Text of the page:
By: Noah Finkel and Scott Hecker

Seyfarth Synopsis:  On June 21, 2022, the Biden Administration announced the release of its Spring 2022 Unified Agenda of Regulatory and Deregulatory Actions. In connection with the Administration’s new regulatory agenda, the U.S. Department of Labor’s Wage and Hour Division targeted October 2022 for the release of a Notice of Proposed Rulemaking on
Continue Reading October Surprise? DOL Proposal for Exempt Status Minimum Salary Hike Could be Coming 10/2022

By: Jennifer A. Riley, Andrew Scroggins, and Tyler Zmick

Seyfarth Synopsis: As we previously reported, employers generally have found success when the United States Supreme Court takes up questions about the arbitrability of workplace disputes. The unanimous decision in Southwest Airlines Co. v. Saxon bucks that trend, holding that those who load cargo onto airplanes engaged in interstate
Continue Reading Supreme Court Ruling Ramps Up Opportunities For Certain Workers To Challenge Arbitration Agreements Under Federal Law

By: Kyle Winnick & Andrew McKinley

Seyfarth Synopsis: On Monday, the Supreme Court agreed to hear a case addressing whether an employee paid on a day rate and earning over $200,000 a year is entitled to overtime under the FLSA

The U.S. Supreme Court has agreed to hear Helix Energy Solutions Group, Inc. v. Hewitt, a case addressing whether
Continue Reading Supreme Court Agrees to Hear Case Concerning Whether a Highly Paid Supervisor’s Daily Rate is a Salary Under the FLSA

By: John R. Skelton, Anthony Califano, Keval D. Kapadia

Introduction

On March 24, 2022, the Massachusetts Supreme Judicial Court (“SJC”) issued a much-anticipated decision in Patel, et al. v. 7-Eleven, Inc., et al. answering a certified question from the United States Court of Appeals for the First Circuit concerning the application of the Massachusetts independent contractor law
Continue Reading Patel, et al. v. 7-Eleven, Inc., et al – While the Massachusetts’ Independent Contractor Statute May Apply to Franchise Relationships, the SJC’s Decision Actually offers Protection for Franchisors

By: Robert Whitman and John Phillips

If Appraisal Is Governed by the Federal Arbitration Act, What Is the  Process? | Property Insurance Coverage Law Blog | Merlin Law GroupSeyfarth Synopsis: Recently, Congress passed significant new legislation amending the Federal Arbitration Act and precluding employers from mandating that employees arbitrate sexual harassment or sexual assault claims.  Importantly for employers, however, this new law does not impact employers’ ability to require arbitration of wage-hour claims, which, for most employers, is benefit of employment arbitration
Continue Reading Mandatory Arbitration of Wage-Hour Claims Alive and Well After Congress Bans Some Agreements

By: Alison Silveira and Barry Miller

Massachusetts Supreme Judicial Court - WikipediaSeyfarth Synopsis: The Massachusetts Supreme Judicial Court answered longstanding questions about which entities may be jointly responsible for wage violations under Massachusetts law, and in so doing, highlighted the perils for employees of joining a federal collective action and failing to assert any related state law claims in that proceeding.  The Court aligned the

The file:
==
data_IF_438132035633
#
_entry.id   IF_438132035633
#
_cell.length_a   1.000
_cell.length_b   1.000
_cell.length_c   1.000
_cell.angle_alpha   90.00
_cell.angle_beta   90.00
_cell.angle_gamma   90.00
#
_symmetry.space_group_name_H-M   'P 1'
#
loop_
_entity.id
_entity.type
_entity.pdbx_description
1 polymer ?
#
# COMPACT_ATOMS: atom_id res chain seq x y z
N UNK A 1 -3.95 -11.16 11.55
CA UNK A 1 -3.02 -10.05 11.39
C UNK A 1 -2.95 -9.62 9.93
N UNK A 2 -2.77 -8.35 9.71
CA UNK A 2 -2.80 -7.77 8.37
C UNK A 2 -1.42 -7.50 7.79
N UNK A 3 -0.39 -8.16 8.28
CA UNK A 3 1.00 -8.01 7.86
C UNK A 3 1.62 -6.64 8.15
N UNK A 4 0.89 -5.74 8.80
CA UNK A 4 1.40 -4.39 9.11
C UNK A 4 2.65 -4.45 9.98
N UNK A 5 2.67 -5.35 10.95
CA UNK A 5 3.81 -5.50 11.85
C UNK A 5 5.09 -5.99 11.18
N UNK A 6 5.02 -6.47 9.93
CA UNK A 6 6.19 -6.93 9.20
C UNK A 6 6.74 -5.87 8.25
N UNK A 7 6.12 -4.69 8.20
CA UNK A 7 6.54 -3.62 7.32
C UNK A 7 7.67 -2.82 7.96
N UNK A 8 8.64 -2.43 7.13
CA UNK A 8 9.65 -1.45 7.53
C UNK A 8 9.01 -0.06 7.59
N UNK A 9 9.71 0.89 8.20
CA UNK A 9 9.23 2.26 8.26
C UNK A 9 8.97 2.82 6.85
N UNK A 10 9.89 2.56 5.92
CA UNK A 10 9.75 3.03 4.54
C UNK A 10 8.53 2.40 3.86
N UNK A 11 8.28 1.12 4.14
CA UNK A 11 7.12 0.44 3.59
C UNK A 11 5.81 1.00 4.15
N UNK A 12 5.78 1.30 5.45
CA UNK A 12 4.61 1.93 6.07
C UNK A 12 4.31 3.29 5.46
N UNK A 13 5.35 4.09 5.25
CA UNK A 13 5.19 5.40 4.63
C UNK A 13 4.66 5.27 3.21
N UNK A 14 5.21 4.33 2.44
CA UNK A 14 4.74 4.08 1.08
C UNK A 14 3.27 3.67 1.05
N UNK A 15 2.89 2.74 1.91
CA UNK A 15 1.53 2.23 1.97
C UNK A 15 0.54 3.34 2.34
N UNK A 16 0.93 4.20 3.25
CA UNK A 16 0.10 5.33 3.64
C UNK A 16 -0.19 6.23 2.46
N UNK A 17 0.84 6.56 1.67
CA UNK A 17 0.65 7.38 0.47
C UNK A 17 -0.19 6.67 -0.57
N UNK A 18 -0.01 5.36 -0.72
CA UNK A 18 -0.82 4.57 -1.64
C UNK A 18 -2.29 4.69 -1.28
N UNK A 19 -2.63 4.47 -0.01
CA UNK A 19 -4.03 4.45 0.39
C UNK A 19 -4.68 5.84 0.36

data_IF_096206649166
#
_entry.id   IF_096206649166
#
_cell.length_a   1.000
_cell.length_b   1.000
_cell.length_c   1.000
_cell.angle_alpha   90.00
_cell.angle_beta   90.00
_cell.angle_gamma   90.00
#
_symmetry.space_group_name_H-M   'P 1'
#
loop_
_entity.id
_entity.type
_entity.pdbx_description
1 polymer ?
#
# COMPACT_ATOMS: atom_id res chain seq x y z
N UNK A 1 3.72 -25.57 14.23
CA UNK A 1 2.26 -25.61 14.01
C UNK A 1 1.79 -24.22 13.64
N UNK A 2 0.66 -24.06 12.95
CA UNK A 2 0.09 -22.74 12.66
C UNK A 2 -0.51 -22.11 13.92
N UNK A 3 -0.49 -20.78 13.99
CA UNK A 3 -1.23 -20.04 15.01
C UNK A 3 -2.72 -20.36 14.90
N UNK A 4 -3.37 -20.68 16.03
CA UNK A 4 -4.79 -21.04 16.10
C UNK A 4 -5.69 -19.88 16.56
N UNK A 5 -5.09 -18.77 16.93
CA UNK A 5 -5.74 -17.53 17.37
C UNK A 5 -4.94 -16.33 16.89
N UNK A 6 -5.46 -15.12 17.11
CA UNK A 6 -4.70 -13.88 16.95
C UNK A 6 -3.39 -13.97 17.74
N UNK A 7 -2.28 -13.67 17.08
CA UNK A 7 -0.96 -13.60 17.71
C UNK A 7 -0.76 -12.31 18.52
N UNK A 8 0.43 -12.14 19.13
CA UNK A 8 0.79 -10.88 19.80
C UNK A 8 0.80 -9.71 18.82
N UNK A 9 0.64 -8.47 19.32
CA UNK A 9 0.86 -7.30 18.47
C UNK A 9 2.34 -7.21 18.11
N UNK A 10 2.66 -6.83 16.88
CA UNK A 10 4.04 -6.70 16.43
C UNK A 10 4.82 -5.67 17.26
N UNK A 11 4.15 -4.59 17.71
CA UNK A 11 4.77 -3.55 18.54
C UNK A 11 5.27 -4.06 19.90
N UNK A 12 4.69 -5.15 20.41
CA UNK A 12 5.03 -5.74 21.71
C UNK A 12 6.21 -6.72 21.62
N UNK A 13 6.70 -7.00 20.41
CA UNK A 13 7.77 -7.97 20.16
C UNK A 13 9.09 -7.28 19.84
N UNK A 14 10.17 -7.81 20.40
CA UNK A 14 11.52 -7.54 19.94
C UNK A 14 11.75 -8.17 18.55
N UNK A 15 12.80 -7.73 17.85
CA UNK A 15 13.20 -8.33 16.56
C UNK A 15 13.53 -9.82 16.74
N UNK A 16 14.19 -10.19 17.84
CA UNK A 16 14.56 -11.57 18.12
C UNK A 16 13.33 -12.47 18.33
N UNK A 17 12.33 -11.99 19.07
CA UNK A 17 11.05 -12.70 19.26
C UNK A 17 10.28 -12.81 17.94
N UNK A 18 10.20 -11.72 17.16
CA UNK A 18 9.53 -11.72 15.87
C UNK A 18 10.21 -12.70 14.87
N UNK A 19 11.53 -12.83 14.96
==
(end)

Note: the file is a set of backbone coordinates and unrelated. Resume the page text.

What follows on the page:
Continue Reading Massachusetts High Court Aligns State Joint Employment Claims with Federal Standard, and Provides Guidance on Claim Preclusion for FLSA Collective Action Opt-Ins

By: Andrew McKinley & Kyle Winnick

Seyfarth Synopsis: On November 9, 2021, the Tenth Circuit issued a ruling beneficial to alleged joint employers in wage and hour lawsuits.  The Court held that a customer of staffing agencies could compel arbitration pursuant to arbitration agreements entered into between the plaintiffs and the staffing agencies, even though the customer was not a
Continue Reading The Tenth Circuit Thwarts Plaintiffs’ Attempt to Circumvent Arbitration Agreements, and Strengthens Alleged Joint Employers’ Ability to Compel Arbitration

By: Ariel Fenster, Noah Finkel, Christina Jaremus, and Kevin Young

Seyfarth Synopsis: Last week, the U.S. DOL issued a final rule limiting use of the FLSA’s tip credit for tipped employees who sometimes perform non-tipped work. Declining a more flexible approach advocated by many employers in response to the proposed rule, the final rule reinstates a
Continue Reading No Substitutions: DOL Finalizes Time-Based Limit on Non-Tipped Work By Tip Credit Employees

By Noah Finkel and Lennon Haas

Seyfarth Synopsis:  Plaintiffs asserting federal and state wage and hour claims in one action often pursue both class certification of state claims under Rule 23 and collective action certification under the FLSA.  In that hybrid environment, litigating FLSA collectives to judgment before addressing Rule 23 certification can saddle employers with the increased exposure of
Continue Reading Third Circuit Puts The Kibosh on Hybrid Hijinks

By: Andrew McKinley and Eric Lloyd

Seyfarth Synopsis: Today, the U.S. Department of Labor rescinded the final rule entitled “Joint Employment Status Under the Fair Labor Standards Act,” more commonly known as the Joint Employer Rule. This alert provides an overview of the DOL’s action and its impact on employers.

With the growth of the gig economy and in
Continue Reading While Its Appeal Remains Pending, the DOL Rescinds Its Joint Employer Rule as Inconsistent with the FLSA